I just finished watching The Equalizer starring Denzel Washington. It’s a movie like many in the genre. [SPOILER ALERT] There are bad guys and the good guy kills them all. The bad guys are dirty cops and various levels of the Russian mafia. They make a lot of money doing bad things to everybody, but what makes them really despicable is that they do bad things to young girls. Like I said, they are bad. Then there’s our hero–he’s good because he protects the young girls and other meeker people. Although he looks like a mild mannered Home Depot guy (the movie uses a different name, but they ain’t fooling anybody) who likes to read books and drink tea in his spare time, he four armed thugs in less than 30 seconds.
We’ve seen this movie hundreds of times, the only thing in this sort of movie is if the hero dies at the end or not–always in exchange for the life and/or happiness of the former victim. I won’t tell you if Denzel survives or not since that will be the only “surprise” in this movie.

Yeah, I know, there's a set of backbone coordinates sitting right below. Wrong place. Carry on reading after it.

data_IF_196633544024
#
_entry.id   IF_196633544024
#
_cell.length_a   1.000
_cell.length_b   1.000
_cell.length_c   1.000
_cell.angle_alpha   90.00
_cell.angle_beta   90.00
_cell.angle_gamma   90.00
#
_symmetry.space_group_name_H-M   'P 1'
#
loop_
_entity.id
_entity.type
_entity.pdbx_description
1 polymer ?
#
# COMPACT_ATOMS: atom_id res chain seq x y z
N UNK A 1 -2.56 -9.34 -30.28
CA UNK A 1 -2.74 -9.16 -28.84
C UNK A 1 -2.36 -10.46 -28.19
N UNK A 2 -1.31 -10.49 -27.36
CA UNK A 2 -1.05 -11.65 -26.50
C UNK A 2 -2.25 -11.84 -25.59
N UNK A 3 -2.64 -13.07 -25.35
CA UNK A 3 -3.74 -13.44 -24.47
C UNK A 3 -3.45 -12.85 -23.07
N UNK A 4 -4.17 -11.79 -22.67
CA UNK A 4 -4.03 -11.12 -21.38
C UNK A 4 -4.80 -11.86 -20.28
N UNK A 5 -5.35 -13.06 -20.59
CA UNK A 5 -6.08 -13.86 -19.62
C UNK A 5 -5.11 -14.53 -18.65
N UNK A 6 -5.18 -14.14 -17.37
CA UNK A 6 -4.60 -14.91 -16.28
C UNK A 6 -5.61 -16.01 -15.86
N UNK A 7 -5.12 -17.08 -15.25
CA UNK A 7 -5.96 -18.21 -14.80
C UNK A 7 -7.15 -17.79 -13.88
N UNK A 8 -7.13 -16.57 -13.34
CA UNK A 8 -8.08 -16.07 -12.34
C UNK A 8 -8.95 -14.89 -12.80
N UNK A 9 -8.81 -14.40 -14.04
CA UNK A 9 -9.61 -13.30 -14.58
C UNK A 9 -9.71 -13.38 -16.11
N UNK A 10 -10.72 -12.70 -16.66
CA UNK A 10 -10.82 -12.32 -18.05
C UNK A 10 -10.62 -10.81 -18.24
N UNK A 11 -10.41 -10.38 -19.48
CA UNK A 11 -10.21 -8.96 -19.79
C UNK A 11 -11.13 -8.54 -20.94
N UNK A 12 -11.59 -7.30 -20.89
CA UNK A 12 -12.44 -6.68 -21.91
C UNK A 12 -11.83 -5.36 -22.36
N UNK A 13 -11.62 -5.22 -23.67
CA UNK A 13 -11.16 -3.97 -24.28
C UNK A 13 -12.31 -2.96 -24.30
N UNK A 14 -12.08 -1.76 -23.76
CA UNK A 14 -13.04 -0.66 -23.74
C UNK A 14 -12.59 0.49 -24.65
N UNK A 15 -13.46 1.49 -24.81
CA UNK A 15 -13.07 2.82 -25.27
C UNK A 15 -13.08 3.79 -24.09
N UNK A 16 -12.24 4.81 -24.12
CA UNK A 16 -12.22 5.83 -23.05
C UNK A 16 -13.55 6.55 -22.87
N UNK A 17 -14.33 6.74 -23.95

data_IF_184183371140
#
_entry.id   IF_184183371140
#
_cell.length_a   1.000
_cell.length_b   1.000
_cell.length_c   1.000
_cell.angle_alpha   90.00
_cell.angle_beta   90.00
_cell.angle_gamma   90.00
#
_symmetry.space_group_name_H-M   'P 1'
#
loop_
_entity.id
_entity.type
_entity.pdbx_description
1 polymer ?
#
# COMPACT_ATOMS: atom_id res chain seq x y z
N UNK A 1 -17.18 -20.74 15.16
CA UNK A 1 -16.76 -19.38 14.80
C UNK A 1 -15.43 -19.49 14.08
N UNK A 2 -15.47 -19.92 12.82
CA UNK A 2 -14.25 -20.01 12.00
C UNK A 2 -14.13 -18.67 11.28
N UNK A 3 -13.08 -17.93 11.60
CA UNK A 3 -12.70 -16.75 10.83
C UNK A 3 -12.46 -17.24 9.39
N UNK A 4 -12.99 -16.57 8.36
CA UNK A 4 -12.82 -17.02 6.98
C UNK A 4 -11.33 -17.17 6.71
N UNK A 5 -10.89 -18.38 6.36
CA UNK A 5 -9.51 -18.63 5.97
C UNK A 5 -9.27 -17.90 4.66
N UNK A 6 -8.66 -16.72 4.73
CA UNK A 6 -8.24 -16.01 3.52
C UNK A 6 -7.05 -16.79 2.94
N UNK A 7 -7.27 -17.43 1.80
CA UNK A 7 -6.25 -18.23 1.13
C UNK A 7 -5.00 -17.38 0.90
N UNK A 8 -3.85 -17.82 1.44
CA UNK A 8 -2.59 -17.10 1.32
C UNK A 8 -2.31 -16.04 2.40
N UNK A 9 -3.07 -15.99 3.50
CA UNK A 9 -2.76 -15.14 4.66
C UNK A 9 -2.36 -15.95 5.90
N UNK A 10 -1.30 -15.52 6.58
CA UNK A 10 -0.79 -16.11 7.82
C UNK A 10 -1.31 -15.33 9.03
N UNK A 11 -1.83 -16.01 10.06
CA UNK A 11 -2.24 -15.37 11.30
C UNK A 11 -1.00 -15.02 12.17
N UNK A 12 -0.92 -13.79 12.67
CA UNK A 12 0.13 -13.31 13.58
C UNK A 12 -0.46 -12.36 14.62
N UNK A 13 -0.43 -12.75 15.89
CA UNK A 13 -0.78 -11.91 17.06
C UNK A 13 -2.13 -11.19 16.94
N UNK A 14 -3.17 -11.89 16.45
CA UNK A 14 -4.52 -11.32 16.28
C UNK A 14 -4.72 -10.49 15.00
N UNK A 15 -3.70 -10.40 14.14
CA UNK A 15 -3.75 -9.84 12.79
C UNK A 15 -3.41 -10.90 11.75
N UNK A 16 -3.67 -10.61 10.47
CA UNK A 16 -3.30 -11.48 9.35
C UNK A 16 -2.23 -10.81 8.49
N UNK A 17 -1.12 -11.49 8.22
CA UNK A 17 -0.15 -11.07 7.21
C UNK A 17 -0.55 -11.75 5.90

Still, I liked the movie. And I’ve liked most of the hundred that I already saw. The one with Clint or Jean Claude or Arnold or Harrison or Wesley or Steven or Bruce or Jackie. You get the idea.
Why do we like these movies so much? Why do they get away with giving us the same story again and again.
It’s because we really want it to be true. We want to watch the bad people get what’s coming to them, and we want to the innocent to be rescued and given their life back. We want to see justice–we need to see justice.
It’s interesting that this impulse is so strong in Western movie goers who rarely experience the sorts of injustices that are daily fare in many other parts of the world. If experiencing justice is such a rush for us, imagine how important it is for those who actually experience the intense injustice that we only experience in the theatre.
We also know that we will never see the kind of justice we crave, unless this is true.
Here is my servant whom I have chosen,
the one I love, in whom I delight;
I will put my Spirit on him,
and he will proclaim justice to the nations.
He will not quarrel or cry out;
no one will hear his voice in the streets.
A bruised reed he will not break,
and a smoldering wick he will not snuff out,
till he has brought justice through to victory.
In his name the nations will put their hope.
(Isaiah 42:1-4, see also Matthew 12:15-21)